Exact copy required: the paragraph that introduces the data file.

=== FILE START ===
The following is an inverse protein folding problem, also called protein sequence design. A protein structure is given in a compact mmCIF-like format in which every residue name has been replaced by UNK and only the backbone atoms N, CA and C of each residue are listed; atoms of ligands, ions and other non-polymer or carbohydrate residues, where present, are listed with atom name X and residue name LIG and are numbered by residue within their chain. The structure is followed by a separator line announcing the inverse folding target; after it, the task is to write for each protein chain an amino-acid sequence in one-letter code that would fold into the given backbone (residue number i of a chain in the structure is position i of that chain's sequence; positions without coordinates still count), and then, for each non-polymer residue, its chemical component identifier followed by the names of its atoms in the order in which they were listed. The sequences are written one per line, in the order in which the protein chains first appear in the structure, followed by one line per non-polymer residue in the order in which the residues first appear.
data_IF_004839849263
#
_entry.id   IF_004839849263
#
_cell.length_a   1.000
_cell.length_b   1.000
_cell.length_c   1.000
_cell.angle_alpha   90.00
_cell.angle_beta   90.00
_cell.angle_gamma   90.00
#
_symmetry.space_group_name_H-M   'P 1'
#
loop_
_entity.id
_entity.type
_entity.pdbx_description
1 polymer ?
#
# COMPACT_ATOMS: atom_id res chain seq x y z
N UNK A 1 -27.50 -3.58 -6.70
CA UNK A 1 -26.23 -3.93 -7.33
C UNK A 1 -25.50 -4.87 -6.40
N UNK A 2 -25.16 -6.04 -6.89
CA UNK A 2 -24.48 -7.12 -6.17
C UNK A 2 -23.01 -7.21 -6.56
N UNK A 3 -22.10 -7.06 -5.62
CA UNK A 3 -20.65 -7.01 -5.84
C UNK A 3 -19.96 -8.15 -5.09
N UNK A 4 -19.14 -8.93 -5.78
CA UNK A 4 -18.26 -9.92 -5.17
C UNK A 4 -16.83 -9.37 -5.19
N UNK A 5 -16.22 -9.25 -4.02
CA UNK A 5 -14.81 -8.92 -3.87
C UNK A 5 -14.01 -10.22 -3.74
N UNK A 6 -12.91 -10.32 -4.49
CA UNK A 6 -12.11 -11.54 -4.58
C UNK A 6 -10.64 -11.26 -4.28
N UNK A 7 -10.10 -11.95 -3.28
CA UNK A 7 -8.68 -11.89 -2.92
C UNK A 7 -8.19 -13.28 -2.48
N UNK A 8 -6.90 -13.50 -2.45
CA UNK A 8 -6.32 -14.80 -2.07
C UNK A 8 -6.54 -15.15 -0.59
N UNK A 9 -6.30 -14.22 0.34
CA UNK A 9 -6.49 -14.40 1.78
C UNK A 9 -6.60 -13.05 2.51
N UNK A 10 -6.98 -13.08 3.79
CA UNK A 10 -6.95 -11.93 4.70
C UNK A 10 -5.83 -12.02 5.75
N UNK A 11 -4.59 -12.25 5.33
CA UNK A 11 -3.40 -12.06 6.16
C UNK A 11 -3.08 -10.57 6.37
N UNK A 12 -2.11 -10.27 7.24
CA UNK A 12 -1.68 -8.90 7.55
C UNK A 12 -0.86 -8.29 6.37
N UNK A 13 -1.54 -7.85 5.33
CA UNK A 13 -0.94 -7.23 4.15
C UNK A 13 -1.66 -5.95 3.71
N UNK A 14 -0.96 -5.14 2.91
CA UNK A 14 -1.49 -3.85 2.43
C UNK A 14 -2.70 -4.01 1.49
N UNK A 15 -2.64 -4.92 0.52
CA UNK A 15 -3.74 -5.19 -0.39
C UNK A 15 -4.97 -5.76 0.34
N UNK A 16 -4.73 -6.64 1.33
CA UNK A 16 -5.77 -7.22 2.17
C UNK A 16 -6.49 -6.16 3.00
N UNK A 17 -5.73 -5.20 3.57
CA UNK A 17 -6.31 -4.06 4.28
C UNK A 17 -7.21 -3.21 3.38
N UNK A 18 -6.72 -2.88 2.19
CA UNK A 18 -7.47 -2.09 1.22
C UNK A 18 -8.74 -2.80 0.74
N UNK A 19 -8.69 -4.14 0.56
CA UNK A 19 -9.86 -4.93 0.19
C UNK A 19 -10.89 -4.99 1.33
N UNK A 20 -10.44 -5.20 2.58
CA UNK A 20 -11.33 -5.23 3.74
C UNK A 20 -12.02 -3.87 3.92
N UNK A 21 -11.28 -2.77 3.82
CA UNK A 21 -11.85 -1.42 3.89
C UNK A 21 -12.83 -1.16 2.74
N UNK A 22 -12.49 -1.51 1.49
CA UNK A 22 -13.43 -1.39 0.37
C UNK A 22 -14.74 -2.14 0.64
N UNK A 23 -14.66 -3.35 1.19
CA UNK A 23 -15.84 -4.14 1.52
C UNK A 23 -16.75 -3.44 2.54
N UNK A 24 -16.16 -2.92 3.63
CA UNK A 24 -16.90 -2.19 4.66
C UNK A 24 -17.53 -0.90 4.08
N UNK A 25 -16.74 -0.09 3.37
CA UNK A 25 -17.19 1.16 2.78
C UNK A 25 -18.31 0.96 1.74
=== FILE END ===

The following is an inverse protein folding problem, also called protein sequence design. A protein structure is given in a compact mmCIF-like format in which every residue name has been replaced by UNK and only the backbone atoms N, CA and C of each residue are listed; atoms of ligands, ions and other non-polymer or carbohydrate residues, where present, are listed with atom name X and residue name LIG and are numbered by residue within their chain. The structure is followed by a separator line announcing the inverse folding target; after it, the task is to write for each protein chain an amino-acid sequence in one-letter code that would fold into the given backbone (residue number i of a chain in the structure is position i of that chain's sequence; positions without coordinates still count), and then, for each non-polymer residue, its chemical component identifier followed by the names of its atoms in the order in which they were listed. The sequences are written one per line, in the order in which the protein chains first appear in the structure, followed by one line per non-polymer residue in the order in which the residues first appear.